PHOTOS AND REVIEW: KRALLICE, WITHERED, AND TITAN @ SNEAKY DEE’S

It was when Krallice members Nick McMaster, Lev Weinstein, and Mick Barr folded their hands over their instruments as Colin Marston rounded out the end of new track “Telluric Rings” with rung out string picking – James of Titan put it best, being “dedicated to metal”, wry as it was – Any doubt in the conviction of extreme music, or, fuck it, metal would have been ruthlessly scraped away after a section like that. The Krallice headlining show with touring support from Withered and local opener Titan was a stable formula for proving the high peak artistry of contemporary heavy music; Titan thankfully opened with “The Glory of the Fleet”, erupting far more toxically with this track than when I caught them at Starring Janet Leigh‘s last visit to Sneaky Dee’s. Featuring new songs “Indulgence” (premiered) and “The Fire Sculptures”, the set traded between austerity and grandeur which was concentrated in a way I had never seen them execute previous. “Indulgence” was wanton affect (the tumult of double bass, crushing palm muting…), and projected album closer “Fire Sculptures” landed more mythologically, tasteful sweep picking and all. As a thorny and genuinely powerful set, I can only predict grander for what a larger stage and attendance will provide the band – As for Titan now, they keep Toronto above reputable in a post-Cursed world.

Withered, dappled by red, began their “Extinguished with the Weary”. Crowd participation increased, trading between the audience’s synchronized swirl of hair (which I missed having at that moment) and energetic circle pit. As much traditional blackened death flavour as Withered has, the introspective “Purification of Ignorance” was less about metallic attitude than it was hardened music for beating hearts, not dead ones. Krallice followed suit, less dream-state than I had expected – No, this was sobered, vital black metal projected across a great mix in Sneaks’ monitors. “The Clearing” led into “Inhume”, which frankly was a joy. Marston and Barr graciously displayed how their trademark interplay really worked, completely unmechanical to boot. Barr’s shifting harmony moved expertly through the light at “The Clearing”‘s odd-timed climax, and Marston’s riffing in album highlight “Telluric Rings”  (as well as a solo I could have sworn belonged to Barr’s!) brought the emotional punch I’d expected. McMaster took stage center with low-end vocal conviction that I wish would become more the standard in conventional black metal, proving to aid the power of the natural “Inhume” (including his brilliant bass riff before the waltzy ride-blasts… It’s a fucking brilliant song). Weinstein, an intelligent and aware drummer (requesting some vocals in his monitor), did not waste a single blast of many – And it was when the resonance of not only their performance but their compositions themselves that built a palpable field, felt in slow motion and their hair gradually hit and remained on their faces. It was then that some kind of peace took hold, remaining thoroughly metal, never pandering to more approachable genres in the process.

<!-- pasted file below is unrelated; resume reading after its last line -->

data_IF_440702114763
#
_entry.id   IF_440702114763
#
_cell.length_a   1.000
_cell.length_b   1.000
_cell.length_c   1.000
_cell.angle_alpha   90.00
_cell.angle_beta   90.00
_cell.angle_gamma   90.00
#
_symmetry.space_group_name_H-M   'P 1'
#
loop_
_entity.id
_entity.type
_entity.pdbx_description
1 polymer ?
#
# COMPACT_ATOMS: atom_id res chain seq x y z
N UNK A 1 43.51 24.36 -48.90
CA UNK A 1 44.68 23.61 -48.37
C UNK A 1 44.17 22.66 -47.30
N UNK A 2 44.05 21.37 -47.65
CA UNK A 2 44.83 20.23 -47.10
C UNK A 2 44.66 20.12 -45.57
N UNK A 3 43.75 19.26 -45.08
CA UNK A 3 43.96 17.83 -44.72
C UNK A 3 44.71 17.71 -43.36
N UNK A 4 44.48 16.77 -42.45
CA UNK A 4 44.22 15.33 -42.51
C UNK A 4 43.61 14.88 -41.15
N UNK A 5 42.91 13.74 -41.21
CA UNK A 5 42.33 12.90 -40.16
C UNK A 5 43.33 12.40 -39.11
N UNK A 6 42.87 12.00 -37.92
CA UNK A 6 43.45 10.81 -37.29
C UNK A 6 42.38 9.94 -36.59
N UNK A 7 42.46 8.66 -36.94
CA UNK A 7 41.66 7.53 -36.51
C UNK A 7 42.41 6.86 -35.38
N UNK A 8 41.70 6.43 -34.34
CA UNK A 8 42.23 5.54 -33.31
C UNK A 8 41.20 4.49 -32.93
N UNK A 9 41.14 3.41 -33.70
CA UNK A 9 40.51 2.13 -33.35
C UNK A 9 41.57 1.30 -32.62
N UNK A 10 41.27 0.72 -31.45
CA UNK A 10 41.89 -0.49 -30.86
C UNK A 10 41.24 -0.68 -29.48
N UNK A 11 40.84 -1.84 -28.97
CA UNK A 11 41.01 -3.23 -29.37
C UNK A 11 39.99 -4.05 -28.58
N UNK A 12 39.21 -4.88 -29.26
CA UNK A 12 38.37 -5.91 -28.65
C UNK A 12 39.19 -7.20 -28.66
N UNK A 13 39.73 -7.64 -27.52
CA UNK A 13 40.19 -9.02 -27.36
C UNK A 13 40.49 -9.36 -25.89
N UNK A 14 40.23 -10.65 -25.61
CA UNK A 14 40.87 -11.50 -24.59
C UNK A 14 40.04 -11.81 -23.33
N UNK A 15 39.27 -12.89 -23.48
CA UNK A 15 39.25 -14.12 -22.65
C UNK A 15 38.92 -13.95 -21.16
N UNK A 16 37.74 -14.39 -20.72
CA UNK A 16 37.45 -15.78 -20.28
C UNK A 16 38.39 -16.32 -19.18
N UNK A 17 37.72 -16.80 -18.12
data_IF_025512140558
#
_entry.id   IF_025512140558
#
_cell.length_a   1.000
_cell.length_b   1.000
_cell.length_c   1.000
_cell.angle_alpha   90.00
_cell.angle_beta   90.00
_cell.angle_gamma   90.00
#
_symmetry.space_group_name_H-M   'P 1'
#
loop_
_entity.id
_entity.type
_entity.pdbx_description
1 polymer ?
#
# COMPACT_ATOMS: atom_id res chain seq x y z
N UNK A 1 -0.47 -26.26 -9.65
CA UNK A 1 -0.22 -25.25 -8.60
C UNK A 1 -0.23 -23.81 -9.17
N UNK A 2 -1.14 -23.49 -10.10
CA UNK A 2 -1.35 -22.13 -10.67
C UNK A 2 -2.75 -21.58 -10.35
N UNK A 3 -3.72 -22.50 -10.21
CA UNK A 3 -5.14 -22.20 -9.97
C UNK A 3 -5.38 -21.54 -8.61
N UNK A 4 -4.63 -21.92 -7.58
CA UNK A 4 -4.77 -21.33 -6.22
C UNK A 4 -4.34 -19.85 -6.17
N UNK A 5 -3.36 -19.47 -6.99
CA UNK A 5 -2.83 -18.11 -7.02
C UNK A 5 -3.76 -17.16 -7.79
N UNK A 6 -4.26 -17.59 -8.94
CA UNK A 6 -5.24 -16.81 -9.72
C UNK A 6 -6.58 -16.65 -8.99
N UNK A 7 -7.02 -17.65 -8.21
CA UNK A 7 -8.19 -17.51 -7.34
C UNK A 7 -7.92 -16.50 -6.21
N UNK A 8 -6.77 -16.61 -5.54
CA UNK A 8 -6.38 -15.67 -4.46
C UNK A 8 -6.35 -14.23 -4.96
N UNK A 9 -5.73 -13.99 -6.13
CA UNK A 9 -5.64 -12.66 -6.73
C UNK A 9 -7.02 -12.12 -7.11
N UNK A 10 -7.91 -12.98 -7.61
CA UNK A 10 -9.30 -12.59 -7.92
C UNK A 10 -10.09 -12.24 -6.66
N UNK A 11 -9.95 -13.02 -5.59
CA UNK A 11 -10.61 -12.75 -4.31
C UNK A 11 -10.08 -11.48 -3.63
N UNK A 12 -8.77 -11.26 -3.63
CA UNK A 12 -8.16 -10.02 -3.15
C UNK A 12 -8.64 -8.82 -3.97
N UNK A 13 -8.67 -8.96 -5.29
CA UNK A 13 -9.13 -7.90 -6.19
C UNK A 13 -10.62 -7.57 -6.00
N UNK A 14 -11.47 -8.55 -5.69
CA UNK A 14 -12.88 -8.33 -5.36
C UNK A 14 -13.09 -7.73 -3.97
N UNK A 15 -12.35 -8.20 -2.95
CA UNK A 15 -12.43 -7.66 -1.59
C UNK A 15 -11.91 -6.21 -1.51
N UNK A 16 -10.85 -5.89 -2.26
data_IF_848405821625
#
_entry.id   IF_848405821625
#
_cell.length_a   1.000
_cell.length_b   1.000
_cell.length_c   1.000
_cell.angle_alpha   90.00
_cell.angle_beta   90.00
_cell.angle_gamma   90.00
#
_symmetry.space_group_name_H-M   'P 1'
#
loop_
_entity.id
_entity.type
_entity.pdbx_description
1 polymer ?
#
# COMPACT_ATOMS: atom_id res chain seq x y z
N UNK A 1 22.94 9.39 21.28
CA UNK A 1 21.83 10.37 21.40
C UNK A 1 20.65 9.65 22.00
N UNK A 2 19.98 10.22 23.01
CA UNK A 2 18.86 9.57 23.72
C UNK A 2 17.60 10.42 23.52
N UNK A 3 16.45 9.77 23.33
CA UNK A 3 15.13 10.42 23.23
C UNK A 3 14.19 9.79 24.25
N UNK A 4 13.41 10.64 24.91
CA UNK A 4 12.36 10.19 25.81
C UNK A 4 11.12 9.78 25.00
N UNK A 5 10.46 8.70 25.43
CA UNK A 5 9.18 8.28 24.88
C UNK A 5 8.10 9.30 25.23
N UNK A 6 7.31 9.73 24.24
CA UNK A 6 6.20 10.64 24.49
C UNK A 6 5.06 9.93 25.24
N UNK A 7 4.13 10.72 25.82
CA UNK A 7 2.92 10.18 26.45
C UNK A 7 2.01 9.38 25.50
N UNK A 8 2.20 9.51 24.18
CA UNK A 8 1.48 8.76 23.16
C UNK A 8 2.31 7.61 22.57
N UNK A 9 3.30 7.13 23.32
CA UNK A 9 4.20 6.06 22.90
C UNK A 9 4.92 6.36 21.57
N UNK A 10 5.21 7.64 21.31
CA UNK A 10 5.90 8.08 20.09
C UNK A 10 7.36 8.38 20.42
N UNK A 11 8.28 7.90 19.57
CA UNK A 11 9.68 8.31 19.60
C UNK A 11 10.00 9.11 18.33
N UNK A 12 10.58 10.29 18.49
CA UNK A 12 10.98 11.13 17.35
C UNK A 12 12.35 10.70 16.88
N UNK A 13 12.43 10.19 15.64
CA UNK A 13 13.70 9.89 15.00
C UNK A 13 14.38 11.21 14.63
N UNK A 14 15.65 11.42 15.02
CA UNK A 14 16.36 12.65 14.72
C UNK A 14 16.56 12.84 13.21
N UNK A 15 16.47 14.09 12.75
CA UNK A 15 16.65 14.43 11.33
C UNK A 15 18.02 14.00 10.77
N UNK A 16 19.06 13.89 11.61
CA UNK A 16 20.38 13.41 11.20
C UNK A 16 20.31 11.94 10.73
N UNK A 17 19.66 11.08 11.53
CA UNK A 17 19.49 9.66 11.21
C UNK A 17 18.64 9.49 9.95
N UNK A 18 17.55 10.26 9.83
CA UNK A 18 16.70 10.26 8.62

Photo credit: Charlie Young



2 Comments

  1. Phil wrote:

    there were four bands on this bill.

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